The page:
On June 20th 2013, Calgary flooded. First thing in the morning I heard news that a small town west of Calgary had suffered great damage at the cost of The Bow river. A combination of spring runoff (snow melting in the mountains) and above average rain for the month of June, things were over flowing and out of control. Emergency alerts were popping up everywhere, there began concern that floods could occur in my beloved city.
I thought back to a time that didn't seem that long ago. 2005, when I watched from Strathcona Ridge as the Elbow River creeped over it's berm onto the road beside it. A downtown park called Prince's Island was submerged in water up to the tops of the picnic tables. There was damage but it was small. it was just on the cuff of everyday social media. I was posting pictures and writing blogs on MySpace at the time and I don't think Facebook even existed yet.
That felt like the worst this city could handle. I was wrong.
At 3:00 PM two Thursday's ago, the neighbourhood beside me was put under mandatory evacuation as was the neighbourhood two of my close friends lived in. I thought it was dramatic and unnecessary but also safe. "Better safe then sorry" I thought to myself as my friend updated that she had arrived on higher ground with her family. I left work at a normal time, the clouds had parted and the sun was strong on my skin through the humid air. I walked down 5th street to where I lived. Things felt different, there was an increase in police cars, a sign had been placed at the busy intersection of 17th ave and 5th street SW and I saw about 12 trucks filled with dirt and gravel drive past me in a frantic kind of way. It still didn't make sense to me. The rain had stopped, the streets that were challenging the storm sewers during my morning walk to work had dried up. I didn't really understand the panic yet.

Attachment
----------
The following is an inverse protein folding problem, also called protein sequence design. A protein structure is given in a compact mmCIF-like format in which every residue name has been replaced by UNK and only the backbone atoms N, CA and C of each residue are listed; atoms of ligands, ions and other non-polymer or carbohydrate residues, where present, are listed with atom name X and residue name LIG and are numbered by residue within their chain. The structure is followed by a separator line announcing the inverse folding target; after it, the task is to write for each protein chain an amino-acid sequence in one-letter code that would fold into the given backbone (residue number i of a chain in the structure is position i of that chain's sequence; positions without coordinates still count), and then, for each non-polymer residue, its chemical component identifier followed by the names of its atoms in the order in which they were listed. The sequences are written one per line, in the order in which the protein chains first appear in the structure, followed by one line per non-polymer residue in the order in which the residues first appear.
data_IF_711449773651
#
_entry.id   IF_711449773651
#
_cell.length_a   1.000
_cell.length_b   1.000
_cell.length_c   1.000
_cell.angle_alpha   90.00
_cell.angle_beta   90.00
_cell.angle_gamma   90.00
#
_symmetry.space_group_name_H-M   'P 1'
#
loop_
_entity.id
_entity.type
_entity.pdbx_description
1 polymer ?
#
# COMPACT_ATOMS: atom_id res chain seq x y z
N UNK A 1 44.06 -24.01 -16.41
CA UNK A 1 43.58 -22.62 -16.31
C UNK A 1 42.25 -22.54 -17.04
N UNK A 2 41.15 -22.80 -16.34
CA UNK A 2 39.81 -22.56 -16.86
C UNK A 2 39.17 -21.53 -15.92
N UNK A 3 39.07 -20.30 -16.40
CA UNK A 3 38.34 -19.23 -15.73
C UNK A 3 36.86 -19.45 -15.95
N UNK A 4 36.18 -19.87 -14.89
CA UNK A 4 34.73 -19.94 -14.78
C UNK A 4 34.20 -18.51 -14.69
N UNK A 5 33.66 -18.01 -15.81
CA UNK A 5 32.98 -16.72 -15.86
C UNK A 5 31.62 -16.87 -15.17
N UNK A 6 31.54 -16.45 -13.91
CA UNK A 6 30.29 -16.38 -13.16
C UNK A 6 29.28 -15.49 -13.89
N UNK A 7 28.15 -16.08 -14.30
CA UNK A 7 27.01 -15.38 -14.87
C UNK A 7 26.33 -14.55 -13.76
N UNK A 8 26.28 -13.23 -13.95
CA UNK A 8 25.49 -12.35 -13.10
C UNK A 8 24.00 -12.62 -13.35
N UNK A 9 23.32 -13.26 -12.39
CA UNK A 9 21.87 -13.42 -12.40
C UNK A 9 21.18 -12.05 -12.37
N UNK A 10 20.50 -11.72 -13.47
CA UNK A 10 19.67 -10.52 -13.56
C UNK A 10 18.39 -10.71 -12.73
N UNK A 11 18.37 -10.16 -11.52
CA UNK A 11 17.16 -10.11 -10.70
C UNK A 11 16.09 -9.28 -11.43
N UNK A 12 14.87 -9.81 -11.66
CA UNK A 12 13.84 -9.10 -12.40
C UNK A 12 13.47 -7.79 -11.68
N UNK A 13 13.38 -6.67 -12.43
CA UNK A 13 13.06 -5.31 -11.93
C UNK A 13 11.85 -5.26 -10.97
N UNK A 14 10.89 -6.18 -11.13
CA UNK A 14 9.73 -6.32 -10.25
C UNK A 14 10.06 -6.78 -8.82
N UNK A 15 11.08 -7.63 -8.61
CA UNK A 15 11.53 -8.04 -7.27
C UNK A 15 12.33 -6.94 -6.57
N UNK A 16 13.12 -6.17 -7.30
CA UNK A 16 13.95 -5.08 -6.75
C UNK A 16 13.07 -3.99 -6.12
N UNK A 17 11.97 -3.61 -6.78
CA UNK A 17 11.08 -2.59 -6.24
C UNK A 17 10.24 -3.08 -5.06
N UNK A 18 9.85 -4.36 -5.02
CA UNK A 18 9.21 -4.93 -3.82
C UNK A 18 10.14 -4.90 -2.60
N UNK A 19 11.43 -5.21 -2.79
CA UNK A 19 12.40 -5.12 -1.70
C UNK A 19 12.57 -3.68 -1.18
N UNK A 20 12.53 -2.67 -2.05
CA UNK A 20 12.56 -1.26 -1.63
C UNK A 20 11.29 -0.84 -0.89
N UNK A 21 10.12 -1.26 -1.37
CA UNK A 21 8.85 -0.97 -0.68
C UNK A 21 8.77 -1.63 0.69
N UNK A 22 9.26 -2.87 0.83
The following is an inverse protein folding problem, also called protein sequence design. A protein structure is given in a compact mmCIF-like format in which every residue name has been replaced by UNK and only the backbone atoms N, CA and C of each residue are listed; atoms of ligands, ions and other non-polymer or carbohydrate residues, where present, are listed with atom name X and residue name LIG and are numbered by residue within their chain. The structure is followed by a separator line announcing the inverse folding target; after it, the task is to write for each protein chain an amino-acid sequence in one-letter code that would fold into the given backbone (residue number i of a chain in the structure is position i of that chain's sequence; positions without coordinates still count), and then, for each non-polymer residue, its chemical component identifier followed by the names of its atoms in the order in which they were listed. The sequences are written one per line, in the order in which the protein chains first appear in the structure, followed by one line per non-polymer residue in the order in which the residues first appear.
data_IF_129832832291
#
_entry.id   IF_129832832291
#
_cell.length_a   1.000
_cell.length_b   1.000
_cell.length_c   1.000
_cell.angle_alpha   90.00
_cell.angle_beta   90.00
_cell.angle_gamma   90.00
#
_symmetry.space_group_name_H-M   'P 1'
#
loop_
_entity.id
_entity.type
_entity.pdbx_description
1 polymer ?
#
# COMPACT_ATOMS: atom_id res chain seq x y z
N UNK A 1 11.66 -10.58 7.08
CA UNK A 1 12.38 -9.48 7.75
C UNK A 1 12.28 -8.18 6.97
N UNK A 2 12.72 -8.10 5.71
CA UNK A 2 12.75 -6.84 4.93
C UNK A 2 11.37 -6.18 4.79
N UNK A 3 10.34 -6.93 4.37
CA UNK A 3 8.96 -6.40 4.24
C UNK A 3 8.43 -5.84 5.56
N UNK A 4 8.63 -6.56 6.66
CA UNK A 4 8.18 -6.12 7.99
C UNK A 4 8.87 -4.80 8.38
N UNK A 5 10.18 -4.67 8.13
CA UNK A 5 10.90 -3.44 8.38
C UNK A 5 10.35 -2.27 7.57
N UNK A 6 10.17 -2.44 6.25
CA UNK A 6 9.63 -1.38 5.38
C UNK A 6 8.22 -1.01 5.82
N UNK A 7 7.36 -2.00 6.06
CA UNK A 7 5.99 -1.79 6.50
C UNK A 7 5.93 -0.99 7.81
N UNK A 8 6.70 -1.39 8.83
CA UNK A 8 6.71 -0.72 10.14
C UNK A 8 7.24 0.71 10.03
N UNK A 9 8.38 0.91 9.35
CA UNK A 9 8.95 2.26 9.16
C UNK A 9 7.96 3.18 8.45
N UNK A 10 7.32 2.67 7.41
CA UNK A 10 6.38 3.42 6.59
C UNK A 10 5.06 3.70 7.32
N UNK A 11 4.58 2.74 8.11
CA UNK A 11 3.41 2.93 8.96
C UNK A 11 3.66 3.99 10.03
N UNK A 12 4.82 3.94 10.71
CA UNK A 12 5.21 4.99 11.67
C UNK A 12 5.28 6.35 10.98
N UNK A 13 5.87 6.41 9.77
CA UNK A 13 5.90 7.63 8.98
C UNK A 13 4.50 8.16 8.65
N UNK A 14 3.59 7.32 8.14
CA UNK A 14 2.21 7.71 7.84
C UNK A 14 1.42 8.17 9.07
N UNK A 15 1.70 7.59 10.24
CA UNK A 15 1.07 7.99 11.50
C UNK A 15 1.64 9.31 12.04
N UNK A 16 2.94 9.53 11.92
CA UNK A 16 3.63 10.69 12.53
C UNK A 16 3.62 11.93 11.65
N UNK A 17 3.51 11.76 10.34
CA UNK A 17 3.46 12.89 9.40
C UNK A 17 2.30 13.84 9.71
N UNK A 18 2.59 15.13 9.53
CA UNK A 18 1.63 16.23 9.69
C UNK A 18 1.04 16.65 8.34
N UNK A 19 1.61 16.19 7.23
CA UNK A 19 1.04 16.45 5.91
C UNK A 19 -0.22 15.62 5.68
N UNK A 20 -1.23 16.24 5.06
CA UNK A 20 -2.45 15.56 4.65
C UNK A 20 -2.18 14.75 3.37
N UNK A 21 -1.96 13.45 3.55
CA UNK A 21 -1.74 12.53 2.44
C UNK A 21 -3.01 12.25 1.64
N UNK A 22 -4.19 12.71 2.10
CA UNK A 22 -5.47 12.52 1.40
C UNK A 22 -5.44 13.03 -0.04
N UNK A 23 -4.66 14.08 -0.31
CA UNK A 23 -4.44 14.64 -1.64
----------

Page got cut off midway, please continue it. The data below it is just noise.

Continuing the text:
I dropped my things off at my condo, I live on the second floor about 10 blocks away from the river. I walked closer to the area that the sign had said was closed off, I wanted to get a better idea of what all the concern was about. My sister who lived in the area had already been evacuated and was at my parents place. A police officer had walked around her complex, knocking on doors and telling people to leave. If the choose to stay, they had to sign a waiver saying so. I figured that if I wasn't supposed to be there, someone would stop me. Someone would tell me I was dumb and that I needed to leave. No one did, as I got closer to the river, more gravel trucks passed and I saw a digging machine making a giant dirt pile about 12 feet tall. Later I learned that the dirt pile was called a berm.
I didn't want to get too close to things, I stood about a block and half away from where the crews were working. There were so many people and so many things set up, I turned around and walked up 4th street (the business portion of the area I live in). I saw sandbags lining door frames and people waiting for city buses with a duffel bad and their pets in hand. All while the hot sun beamed down and the clouds kept moving east.
When do I start panicking? Do I start panic? I have a tendency to worry about things that don't really need to be worried about. Things looked OK and I had never in my life ever experienced anything that traumatic-- at least never at the hands of mother nature. I live in Canada, in Calgary. It's like a wonderful little bubble protects us from so many problems that effect other parts of the world.